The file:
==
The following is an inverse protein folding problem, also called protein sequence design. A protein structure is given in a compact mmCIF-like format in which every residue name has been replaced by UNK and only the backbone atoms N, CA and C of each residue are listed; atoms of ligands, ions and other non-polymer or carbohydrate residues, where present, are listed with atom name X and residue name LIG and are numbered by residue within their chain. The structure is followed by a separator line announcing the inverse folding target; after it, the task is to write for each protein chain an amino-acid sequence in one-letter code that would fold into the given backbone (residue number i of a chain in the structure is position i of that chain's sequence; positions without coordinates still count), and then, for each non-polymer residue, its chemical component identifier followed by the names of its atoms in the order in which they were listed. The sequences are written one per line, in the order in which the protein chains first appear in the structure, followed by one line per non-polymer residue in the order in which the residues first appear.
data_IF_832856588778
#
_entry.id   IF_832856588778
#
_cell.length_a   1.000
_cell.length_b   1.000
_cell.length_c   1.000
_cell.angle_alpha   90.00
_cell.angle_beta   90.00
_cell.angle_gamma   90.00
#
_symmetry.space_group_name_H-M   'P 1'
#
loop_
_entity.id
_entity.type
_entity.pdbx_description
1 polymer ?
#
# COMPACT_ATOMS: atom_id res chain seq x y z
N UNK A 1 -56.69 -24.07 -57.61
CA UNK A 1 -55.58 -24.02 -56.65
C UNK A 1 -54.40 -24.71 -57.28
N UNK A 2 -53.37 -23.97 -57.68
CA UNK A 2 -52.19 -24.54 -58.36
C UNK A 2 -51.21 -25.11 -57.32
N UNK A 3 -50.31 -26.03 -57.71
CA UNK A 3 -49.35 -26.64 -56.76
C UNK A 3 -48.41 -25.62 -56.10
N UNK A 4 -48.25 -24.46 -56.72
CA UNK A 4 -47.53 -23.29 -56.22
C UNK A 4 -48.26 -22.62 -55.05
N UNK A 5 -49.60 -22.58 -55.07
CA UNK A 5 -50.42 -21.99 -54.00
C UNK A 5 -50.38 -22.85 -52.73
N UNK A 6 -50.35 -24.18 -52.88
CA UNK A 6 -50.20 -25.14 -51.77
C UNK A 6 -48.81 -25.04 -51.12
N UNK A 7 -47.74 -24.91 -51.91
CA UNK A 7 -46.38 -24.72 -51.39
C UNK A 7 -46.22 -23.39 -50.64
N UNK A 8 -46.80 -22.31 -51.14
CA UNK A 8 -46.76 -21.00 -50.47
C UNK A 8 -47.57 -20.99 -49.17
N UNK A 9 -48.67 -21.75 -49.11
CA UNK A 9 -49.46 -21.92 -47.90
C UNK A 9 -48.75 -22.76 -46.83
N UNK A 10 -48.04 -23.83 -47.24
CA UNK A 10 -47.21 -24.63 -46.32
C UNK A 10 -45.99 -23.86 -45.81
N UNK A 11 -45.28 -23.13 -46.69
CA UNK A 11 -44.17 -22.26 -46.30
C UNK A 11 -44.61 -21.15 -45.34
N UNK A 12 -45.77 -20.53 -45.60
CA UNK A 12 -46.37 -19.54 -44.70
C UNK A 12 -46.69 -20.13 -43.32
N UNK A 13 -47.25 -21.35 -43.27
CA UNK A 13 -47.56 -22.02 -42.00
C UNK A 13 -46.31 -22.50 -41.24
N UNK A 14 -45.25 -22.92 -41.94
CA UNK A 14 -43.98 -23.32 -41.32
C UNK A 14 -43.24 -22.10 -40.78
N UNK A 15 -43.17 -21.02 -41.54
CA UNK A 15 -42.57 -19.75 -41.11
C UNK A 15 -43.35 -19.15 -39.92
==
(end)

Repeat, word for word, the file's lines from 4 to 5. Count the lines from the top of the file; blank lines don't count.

_entry.id   IF_832856588778
#